If the conviction was unlawful, or you were detained or otherwise treated unlawfully, the State will compensate you. However, it is not automatically the case that you are entitled to compensation if your conviction has been overturned – the decisions taken and/or the conviction must have been unlawful. In order to get compensation, you will have to submit a claim within the civil procedure.
You may be transferred to another Member State to serve your sentence if that State has signed the Convention on the Transfer of Sentenced Persons.
You will not be transferred automatically. You may submit a request to serve the remaining term of your sentence in another Member State, or the Lithuanian authorities or the other State may also make the request. You may ask to be transferred at any time during your sentence.
You may only be transferred to a State of which you are a citizen. The judgment passed against you has to be final, and there have to be at least six months left until the end of your sentence. The offence you have been punished for has also to be prohibited in the receiving Member State.
You can only be transferred if you, the Republic of Lithuania, and the receiving Member State agree. Your agreement is not necessary if the court orders you to be expelled from the State.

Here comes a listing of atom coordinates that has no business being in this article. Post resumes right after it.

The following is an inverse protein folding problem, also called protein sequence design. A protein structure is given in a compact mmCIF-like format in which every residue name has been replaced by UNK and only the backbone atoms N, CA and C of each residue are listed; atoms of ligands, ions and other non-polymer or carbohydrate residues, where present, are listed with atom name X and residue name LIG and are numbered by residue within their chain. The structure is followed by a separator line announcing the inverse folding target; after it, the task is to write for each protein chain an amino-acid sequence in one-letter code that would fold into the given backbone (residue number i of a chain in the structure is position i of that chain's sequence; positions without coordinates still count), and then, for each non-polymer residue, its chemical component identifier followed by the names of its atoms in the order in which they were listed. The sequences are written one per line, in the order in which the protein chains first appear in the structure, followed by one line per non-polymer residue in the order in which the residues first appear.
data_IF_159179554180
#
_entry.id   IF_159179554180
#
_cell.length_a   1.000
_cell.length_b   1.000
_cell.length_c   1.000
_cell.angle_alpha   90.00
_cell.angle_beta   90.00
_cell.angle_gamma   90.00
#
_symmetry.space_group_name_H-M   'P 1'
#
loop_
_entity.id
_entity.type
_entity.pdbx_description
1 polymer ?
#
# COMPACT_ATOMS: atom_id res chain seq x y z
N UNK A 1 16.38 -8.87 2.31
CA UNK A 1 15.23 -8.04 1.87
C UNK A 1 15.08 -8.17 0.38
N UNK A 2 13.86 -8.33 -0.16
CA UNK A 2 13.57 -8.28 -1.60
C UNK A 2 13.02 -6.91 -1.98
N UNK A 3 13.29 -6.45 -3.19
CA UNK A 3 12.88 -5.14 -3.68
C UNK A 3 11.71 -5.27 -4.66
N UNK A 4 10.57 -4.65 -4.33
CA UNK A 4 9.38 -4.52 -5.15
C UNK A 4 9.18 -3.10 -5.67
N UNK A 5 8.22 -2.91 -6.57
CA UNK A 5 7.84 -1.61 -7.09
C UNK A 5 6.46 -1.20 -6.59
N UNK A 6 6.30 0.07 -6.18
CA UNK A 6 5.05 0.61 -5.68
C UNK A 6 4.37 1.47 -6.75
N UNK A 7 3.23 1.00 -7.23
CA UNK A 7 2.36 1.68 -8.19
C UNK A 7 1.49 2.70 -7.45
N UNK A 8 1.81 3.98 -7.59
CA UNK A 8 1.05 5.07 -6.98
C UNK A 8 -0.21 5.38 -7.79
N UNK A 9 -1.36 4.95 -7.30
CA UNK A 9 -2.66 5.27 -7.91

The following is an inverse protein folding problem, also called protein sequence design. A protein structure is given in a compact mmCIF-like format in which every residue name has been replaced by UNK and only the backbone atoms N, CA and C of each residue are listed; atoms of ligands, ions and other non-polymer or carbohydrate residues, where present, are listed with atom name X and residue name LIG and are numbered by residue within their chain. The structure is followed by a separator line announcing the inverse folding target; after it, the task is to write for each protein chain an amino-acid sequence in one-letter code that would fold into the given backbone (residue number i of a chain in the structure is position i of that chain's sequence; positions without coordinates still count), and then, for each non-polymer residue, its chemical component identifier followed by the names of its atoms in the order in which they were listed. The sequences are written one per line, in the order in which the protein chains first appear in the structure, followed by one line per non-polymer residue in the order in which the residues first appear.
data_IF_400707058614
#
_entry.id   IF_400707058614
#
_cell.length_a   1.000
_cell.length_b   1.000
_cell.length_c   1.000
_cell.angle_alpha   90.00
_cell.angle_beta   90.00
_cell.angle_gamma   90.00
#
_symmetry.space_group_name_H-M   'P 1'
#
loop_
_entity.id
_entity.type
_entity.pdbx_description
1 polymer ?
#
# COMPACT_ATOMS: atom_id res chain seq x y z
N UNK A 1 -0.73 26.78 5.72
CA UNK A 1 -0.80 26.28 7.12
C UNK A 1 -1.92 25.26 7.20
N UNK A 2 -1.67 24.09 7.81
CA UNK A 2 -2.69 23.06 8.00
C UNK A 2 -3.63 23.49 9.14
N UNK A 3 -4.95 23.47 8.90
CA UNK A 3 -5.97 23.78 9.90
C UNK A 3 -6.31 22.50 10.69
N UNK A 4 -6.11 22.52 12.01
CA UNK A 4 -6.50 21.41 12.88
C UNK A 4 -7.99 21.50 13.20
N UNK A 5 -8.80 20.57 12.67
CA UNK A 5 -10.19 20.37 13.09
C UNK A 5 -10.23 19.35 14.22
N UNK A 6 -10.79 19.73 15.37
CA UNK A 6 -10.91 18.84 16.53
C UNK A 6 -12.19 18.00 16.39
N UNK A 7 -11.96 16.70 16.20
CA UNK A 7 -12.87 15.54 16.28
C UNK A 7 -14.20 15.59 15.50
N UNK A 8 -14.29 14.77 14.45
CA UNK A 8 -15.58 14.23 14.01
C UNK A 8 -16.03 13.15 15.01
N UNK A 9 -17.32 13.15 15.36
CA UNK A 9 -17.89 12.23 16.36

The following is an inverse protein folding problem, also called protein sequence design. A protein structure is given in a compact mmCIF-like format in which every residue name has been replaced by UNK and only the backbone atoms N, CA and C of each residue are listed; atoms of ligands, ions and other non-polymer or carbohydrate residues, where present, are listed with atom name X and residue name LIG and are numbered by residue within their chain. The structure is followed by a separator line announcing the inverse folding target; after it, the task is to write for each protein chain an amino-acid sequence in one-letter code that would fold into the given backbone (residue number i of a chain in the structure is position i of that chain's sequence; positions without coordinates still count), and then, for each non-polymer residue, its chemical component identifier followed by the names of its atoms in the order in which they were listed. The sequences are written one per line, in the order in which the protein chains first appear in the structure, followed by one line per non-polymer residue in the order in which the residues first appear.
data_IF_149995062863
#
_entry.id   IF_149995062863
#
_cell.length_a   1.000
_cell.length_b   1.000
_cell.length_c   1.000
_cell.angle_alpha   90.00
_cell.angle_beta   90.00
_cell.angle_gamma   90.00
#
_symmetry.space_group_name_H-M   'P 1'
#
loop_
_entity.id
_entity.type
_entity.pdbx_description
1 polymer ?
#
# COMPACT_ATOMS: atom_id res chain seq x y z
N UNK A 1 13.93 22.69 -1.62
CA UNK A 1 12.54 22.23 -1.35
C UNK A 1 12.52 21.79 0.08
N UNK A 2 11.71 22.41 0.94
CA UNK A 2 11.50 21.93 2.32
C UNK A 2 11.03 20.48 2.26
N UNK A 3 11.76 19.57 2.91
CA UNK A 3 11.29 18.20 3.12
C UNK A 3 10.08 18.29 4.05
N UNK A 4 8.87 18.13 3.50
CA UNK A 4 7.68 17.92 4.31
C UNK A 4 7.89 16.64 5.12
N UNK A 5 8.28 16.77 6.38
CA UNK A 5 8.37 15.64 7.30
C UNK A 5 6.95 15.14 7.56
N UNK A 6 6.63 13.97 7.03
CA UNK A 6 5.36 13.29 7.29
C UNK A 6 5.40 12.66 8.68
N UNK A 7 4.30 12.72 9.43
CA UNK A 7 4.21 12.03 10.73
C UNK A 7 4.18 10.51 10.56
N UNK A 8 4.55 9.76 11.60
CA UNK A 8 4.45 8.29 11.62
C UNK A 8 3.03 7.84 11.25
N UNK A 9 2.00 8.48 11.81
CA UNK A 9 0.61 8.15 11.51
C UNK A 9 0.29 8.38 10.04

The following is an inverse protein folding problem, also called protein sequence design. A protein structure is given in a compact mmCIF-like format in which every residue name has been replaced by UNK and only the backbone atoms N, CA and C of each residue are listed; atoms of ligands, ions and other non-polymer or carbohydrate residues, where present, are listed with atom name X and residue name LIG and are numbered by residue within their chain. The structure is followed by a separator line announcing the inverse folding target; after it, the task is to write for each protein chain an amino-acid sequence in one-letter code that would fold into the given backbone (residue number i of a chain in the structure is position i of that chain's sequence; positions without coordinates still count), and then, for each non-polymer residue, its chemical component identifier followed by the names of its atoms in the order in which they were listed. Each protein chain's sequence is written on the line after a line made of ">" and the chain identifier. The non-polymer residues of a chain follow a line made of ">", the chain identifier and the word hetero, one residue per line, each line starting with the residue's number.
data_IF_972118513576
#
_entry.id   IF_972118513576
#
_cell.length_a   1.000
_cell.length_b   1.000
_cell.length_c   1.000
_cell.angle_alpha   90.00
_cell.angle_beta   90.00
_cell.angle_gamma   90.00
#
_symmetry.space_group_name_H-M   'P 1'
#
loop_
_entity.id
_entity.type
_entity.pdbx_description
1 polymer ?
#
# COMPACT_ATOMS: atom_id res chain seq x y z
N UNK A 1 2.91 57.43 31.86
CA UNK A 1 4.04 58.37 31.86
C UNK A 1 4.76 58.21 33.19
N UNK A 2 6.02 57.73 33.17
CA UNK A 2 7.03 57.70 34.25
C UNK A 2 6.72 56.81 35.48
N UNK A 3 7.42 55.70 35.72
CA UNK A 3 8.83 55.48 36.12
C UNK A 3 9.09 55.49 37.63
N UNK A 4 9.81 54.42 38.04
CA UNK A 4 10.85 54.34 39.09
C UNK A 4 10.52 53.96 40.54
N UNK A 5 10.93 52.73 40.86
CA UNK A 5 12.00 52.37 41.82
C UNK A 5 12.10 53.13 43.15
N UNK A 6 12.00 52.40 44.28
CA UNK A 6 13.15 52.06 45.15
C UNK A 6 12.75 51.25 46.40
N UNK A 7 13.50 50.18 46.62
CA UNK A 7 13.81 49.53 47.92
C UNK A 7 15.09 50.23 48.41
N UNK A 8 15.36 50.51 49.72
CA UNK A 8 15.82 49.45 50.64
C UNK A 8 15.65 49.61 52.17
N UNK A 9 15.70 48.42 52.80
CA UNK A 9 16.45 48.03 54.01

In Lithuania, a person is considered as having previous conviction if a judgement of conviction passed by a court of the Republic of Lithuania has become effective. If you have been acquitted, you will not be considered to have previous conviction.
Information about your previous conviction will be held at the Department of Information and Communication under the Ministry of Internal Affairs. How long previous convictions remain effective depends on the seriousness of the crime. If the sentence has been suspended, the previous conviction is effective only for the period of suspension. If you have been convicted of offences of negligence, the previous conviction will be effective only while you are serving the sentence. The longest period for a previous conviction to be effective is 10 years after the sentence has been served.
Information about your previous convictions can be held without your consent.
Information about your criminal record will be held even after the period of validity of previous conviction has expired. Such information may not have any effect on your legal status, but it might be taken into consideration as a character reference if you are a suspect or accused in the future.